Personnel required to handle or enter the water should be protected
insofar as practicable by rubber hip boots, waders, -rubber gloves, or other waterproof
(2) Dealing with cercariae. The cercariae require only a few minutes to
penetrate the skin.
In case of wetting of an unprotected area of the body, the immediate
application of any available disinfectant, soap, or even a brisk rubbing of the skin with a
towel or article of clothing may reduce the chance of infection.
Where possible, water used for laundry or bathing by small units
away from their base should be taken from subsurface sources.
Surface water should be processed if a subsurface source is not
Holding water in storage for 72 hours after its removal from surface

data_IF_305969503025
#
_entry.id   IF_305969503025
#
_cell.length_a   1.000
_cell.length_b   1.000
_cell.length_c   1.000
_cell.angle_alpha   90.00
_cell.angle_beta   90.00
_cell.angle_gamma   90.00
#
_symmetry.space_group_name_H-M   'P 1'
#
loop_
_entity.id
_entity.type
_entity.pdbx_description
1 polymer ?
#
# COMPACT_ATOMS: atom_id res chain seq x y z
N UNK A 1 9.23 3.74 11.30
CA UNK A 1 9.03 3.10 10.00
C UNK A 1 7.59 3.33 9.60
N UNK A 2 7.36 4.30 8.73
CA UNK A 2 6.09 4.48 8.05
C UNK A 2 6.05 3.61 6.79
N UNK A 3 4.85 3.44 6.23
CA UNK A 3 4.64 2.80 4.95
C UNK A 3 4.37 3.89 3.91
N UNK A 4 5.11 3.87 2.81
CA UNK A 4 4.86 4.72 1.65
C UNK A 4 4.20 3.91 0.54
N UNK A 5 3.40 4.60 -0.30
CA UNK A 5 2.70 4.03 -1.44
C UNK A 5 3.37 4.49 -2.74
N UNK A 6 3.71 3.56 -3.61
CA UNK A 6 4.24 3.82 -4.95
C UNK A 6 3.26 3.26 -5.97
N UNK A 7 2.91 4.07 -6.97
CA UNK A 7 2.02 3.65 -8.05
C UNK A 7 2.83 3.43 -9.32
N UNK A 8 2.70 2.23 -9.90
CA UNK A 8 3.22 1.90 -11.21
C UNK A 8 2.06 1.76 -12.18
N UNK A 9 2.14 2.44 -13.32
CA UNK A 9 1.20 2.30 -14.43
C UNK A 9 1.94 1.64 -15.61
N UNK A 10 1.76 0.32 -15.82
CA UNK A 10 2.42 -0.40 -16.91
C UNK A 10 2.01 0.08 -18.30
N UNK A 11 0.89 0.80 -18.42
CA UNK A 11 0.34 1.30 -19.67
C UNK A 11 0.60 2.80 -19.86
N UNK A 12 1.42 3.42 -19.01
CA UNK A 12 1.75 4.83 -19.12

sources, and in the absence of the snail vector, will eliminate the cercariae.
If this is not feasible, Lyster bags of adequately treated water can be
used for bathing. Availability of such facilities will minimize infractions of bathing
(3) Sanitary discipline. Inasmuch as the infection of any given snail
population has resulted from the pollution of the water by feces coming from infected
animal as well as human hosts, the control of schistosomiasis by enforced human
sanitation has limitations.
Nevertheless, strict sanitary discipline should be maintained, not only
because of its possible value in the eventual prevention of schistosomiasis, but for the
more immediate reduction of other communicable diseases.
Obviously, where proper sanitation methods are practiced with no
defecation or urination into water supplies, there is little chance of transmission of this